June 2011: New England Community Outlook Survey
Top 10 Challenges Facing Low- and Moderate-Income Communities
Percentage of respondents
Note: For this survey, respondents were able to select up to three choices (in previous surveys, respondents could select more choices).
Source: Community Outlook Survey (Q3 2011).
Service providers chose availability of job opportunities, state and local budget cuts, and federal budget cuts as the top three most important challenges facing lower-income communities. As in the previous quarter, access to affordable housing came in fourth, but adult workforce development replaced home foreclosures as the fifth most frequently cited response in the third quarter. (Home foreclosures fell to seventh place, with K–12 education coming ahead of it in sixth place.)
Lack of Job Opportunities
Lack of Jobs, Longer Unemployment, and Lower-Paying Jobs Continue to Top List of Concerns
Service providers reported a tighter job market in the third quarter for lower-income communities. Nearly 48 percent said job availability decreased; only 8 percent said it increased. Respondents shared that clients are experiencing much longer periods of unemployment and noted that many who do find jobs take lower-paying positions.
“RI has very high unemployment, and the Hispanic community is especially hard hit. The Hispanic populations in Pawtucket and Central Falls find it increasingly difficult to find jobs and pay for rental or homeownership housing.”
– Eastern Rhode Island
Service Organizations Are Working Hard to Maintain Capacity as Demand for Services Rises
We asked respondents who have maintained capacity over the last 12 months in the midst of higher demand for services and cuts in funding to share their strategies. Their responses fell into four categories: Some organizations had identified alternative sources of private and/or public funding. Some had made staff changes (froze or cut salaries, reduced staff benefits, cut staff, did not replace staff, gave staff reduced hours or furlough, or saw staff work harder). Some had cut the range of services provided to clients. Finally, some had improved efficiency by implementing strategies that increased output and/or reduced expenses.
“Reductions in CDBG funding will negatively impact services we provide to LMI residents in the city.”
– Northern Vermont
Household Financial Stability Continues to Decline
With high unemployment, long-term joblessness, and cuts in funding for safety-net programs taking their toll, respondents cited a continued decline in household financial stability. Over the last quarter, 65 percent of service providers saw the financial well-being of households decline, while only 3 percent saw it improve. Respondents also reported that financial instability was taking a psychological toll on clients and that while lower-income households are the most vulnerable, a much wider range of households is experiencing a decline in their financial well-being.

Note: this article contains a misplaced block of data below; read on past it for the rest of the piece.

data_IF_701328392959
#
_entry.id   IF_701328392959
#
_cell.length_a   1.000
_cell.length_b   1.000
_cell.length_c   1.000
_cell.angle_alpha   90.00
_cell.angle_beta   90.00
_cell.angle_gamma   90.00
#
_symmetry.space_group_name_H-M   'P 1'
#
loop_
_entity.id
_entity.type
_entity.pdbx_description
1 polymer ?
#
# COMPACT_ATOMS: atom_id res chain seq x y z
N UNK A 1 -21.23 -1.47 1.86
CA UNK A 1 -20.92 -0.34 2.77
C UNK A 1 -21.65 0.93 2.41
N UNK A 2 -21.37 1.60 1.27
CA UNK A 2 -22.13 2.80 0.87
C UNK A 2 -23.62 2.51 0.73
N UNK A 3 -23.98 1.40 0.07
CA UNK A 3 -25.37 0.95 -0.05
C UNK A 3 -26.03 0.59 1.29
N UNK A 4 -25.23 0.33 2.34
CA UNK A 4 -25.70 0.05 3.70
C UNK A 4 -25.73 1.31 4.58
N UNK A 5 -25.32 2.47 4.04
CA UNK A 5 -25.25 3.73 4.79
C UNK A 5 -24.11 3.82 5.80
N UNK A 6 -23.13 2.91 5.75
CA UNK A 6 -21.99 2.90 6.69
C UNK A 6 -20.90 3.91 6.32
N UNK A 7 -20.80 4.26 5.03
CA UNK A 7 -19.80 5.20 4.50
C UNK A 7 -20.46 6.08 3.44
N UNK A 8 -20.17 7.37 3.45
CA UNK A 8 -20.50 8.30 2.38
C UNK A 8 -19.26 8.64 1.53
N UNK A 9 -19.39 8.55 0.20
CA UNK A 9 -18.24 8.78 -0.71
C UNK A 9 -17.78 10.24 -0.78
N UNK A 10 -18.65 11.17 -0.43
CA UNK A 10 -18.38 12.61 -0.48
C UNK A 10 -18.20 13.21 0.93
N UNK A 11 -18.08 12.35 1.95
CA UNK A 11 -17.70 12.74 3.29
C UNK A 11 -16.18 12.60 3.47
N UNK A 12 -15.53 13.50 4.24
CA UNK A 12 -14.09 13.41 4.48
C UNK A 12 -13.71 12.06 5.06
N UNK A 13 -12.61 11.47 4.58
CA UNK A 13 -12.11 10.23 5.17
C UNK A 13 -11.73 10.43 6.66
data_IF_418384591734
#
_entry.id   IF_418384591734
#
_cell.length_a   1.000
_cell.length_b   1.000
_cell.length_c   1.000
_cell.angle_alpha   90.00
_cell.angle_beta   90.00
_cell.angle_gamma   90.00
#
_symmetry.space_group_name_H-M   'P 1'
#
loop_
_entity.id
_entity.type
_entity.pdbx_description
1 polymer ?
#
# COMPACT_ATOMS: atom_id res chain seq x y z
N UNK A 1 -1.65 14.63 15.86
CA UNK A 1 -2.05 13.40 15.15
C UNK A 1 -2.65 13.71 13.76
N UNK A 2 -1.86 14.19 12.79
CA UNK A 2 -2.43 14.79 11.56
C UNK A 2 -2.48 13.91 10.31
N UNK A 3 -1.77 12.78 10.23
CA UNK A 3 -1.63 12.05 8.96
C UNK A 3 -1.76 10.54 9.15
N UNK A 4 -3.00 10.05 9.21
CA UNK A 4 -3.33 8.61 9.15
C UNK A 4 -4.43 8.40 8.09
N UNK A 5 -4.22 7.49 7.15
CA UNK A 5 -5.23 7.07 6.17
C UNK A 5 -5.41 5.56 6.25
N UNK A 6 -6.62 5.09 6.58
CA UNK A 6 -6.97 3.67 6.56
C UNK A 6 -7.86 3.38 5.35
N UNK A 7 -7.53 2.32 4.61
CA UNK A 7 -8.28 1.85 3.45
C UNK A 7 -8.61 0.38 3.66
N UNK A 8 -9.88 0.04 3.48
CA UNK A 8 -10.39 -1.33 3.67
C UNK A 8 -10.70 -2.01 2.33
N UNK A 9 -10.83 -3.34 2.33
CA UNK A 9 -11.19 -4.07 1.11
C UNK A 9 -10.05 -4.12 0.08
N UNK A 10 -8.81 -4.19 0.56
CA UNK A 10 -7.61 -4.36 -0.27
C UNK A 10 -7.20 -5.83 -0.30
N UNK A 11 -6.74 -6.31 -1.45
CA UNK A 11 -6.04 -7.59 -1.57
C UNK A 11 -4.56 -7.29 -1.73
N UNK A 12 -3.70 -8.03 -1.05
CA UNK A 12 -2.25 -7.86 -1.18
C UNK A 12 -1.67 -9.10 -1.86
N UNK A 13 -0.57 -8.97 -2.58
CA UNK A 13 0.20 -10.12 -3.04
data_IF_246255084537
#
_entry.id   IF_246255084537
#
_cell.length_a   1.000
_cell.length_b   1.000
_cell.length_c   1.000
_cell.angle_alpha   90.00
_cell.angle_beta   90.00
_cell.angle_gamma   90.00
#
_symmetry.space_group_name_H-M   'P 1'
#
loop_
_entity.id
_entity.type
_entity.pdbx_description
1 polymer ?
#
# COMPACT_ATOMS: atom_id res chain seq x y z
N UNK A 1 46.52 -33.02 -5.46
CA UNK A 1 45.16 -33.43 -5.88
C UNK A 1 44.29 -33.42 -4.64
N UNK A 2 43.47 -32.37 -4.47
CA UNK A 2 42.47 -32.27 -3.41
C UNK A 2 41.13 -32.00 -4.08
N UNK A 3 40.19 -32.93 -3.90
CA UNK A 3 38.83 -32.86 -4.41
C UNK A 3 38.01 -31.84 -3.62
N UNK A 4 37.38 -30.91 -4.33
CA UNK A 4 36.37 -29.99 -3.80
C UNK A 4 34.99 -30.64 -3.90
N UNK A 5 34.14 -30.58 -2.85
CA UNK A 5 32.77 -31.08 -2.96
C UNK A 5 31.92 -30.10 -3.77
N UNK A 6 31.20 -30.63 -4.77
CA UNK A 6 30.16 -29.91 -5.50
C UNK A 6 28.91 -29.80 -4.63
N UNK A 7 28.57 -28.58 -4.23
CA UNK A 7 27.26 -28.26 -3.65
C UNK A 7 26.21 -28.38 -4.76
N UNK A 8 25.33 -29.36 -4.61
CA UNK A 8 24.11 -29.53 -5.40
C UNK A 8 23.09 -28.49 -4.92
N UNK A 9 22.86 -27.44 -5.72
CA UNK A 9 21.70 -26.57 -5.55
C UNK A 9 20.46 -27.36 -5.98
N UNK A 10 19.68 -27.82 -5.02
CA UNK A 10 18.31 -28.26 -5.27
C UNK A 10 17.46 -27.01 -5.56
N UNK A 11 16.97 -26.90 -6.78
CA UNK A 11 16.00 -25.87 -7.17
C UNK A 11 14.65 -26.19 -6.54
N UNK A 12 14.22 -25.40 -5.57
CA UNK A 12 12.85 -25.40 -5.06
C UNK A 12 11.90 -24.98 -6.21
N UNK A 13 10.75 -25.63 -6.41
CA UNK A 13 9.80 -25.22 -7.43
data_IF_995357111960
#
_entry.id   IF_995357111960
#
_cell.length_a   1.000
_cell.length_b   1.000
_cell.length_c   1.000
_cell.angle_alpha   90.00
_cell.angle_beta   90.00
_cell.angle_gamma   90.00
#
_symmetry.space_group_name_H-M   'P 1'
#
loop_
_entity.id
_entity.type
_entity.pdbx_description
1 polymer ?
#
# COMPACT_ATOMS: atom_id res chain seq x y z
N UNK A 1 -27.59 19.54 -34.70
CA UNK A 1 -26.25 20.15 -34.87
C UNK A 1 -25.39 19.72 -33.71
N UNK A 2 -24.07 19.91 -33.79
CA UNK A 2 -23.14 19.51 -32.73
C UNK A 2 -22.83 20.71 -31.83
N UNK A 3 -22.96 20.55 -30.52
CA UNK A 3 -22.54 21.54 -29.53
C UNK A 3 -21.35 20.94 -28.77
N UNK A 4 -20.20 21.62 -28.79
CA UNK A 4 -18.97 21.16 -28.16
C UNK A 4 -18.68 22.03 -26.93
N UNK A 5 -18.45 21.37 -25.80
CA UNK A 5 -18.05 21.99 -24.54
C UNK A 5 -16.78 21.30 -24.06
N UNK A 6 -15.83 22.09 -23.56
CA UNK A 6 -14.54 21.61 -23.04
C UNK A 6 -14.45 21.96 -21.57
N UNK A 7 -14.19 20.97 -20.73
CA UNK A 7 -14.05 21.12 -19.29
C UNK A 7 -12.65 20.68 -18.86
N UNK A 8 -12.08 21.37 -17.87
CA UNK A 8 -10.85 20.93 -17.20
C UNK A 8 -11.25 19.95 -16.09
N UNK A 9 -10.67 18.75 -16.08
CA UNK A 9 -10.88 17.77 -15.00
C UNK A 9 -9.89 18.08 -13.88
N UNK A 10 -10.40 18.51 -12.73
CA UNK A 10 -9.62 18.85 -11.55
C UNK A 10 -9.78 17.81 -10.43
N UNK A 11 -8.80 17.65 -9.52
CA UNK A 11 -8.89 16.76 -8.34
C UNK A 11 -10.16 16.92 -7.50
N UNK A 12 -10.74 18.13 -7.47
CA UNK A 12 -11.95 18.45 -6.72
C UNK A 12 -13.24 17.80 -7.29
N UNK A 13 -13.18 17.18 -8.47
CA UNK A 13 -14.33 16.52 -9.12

“Poverty rates have climbed to an all-time high. The number of people seeking community action services in central Mass has grown for each of the last 5 years.”
– Central Massachusetts
Service providers noted that declining credit scores brought on by job loss and foreclosures are forcing some families into lower-quality, lower-rent apartments. Some also reported cases of predatory landlords taking advantage of vulnerable families.
Respondents reported that rural families continue to experience special challenges associated with rural living, including hidden homelessness, making ends meet with seasonal, natural-resource-based employment, and the lack of social and health services.
“Most of our northeastern counties are isolated areas with a significant lack of services, including health care, housing, mental health, and employment opportunities.”
– Central Maine
About the Survey
The Community Outlook Survey continues and deepens our effort to track the conditions of low- and moderate- income people and communities, by asking organizations that work with those populations to comment on their perception of service needs, job availability, affordable housing availability, and access to credit. The survey also includes questions on organizations' capacity and funding situation. Twice a year it asks participants to comment on emerging trends affecting low- and moderate-income people.
The data are intended to provide you and your organization with a longitudinal snapshot of the New England District's community development sector for use in strategic planning, program delivery, and grant-funding applications. At the same time, the data informs the Community Development Unit's outreach and research activities.